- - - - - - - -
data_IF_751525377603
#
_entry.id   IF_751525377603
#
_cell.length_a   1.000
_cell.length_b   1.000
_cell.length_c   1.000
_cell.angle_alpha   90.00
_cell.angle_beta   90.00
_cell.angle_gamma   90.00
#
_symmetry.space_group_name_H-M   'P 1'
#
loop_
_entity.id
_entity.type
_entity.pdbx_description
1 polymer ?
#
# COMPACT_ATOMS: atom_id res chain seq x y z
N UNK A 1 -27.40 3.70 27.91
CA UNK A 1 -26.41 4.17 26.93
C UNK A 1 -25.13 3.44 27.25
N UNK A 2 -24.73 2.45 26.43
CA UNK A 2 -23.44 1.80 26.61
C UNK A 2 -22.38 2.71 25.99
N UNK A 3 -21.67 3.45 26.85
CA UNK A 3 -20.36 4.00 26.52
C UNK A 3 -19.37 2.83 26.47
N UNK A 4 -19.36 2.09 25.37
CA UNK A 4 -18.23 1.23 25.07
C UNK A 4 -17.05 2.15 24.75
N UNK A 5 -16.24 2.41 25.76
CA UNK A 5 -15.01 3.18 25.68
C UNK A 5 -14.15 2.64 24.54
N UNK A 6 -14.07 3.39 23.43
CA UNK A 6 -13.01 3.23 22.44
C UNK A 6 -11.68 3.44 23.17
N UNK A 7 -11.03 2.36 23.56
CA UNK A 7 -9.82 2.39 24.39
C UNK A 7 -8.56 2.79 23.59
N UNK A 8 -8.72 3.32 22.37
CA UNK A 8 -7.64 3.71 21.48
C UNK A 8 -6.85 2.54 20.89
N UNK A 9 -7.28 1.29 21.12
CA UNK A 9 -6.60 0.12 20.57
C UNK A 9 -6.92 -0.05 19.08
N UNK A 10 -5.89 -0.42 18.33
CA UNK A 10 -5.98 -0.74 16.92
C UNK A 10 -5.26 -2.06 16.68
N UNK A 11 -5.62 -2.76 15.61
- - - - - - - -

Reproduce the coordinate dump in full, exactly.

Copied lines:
data_IF_751525377603
#
_entry.id   IF_751525377603
#
_cell.length_a   1.000
_cell.length_b   1.000
_cell.length_c   1.000
_cell.angle_alpha   90.00
_cell.angle_beta   90.00
_cell.angle_gamma   90.00
#
_symmetry.space_group_name_H-M   'P 1'
#
loop_
_entity.id
_entity.type
_entity.pdbx_description
1 polymer ?
#
# COMPACT_ATOMS: atom_id res chain seq x y z
N UNK A 1 -27.40 3.70 27.91
CA UNK A 1 -26.41 4.17 26.93
C UNK A 1 -25.13 3.44 27.25
N UNK A 2 -24.73 2.45 26.43
CA UNK A 2 -23.44 1.80 26.61
C UNK A 2 -22.38 2.71 25.99
N UNK A 3 -21.67 3.45 26.85
CA UNK A 3 -20.36 4.00 26.52
C UNK A 3 -19.37 2.83 26.47
N UNK A 4 -19.36 2.09 25.37
CA UNK A 4 -18.23 1.23 25.07
C UNK A 4 -17.05 2.15 24.75
N UNK A 5 -16.24 2.41 25.76
CA UNK A 5 -15.01 3.18 25.68
C UNK A 5 -14.15 2.64 24.54
N UNK A 6 -14.07 3.39 23.43
CA UNK A 6 -13.01 3.23 22.44
C UNK A 6 -11.68 3.44 23.17
N UNK A 7 -11.03 2.36 23.56
CA UNK A 7 -9.82 2.39 24.39
C UNK A 7 -8.56 2.79 23.59
N UNK A 8 -8.72 3.32 22.37
CA UNK A 8 -7.64 3.71 21.48
C UNK A 8 -6.85 2.54 20.89
N UNK A 9 -7.28 1.29 21.12
CA UNK A 9 -6.60 0.12 20.57
C UNK A 9 -6.92 -0.05 19.08
N UNK A 10 -5.89 -0.42 18.33
CA UNK A 10 -5.98 -0.74 16.92
C UNK A 10 -5.26 -2.06 16.68
N UNK A 11 -5.62 -2.76 15.61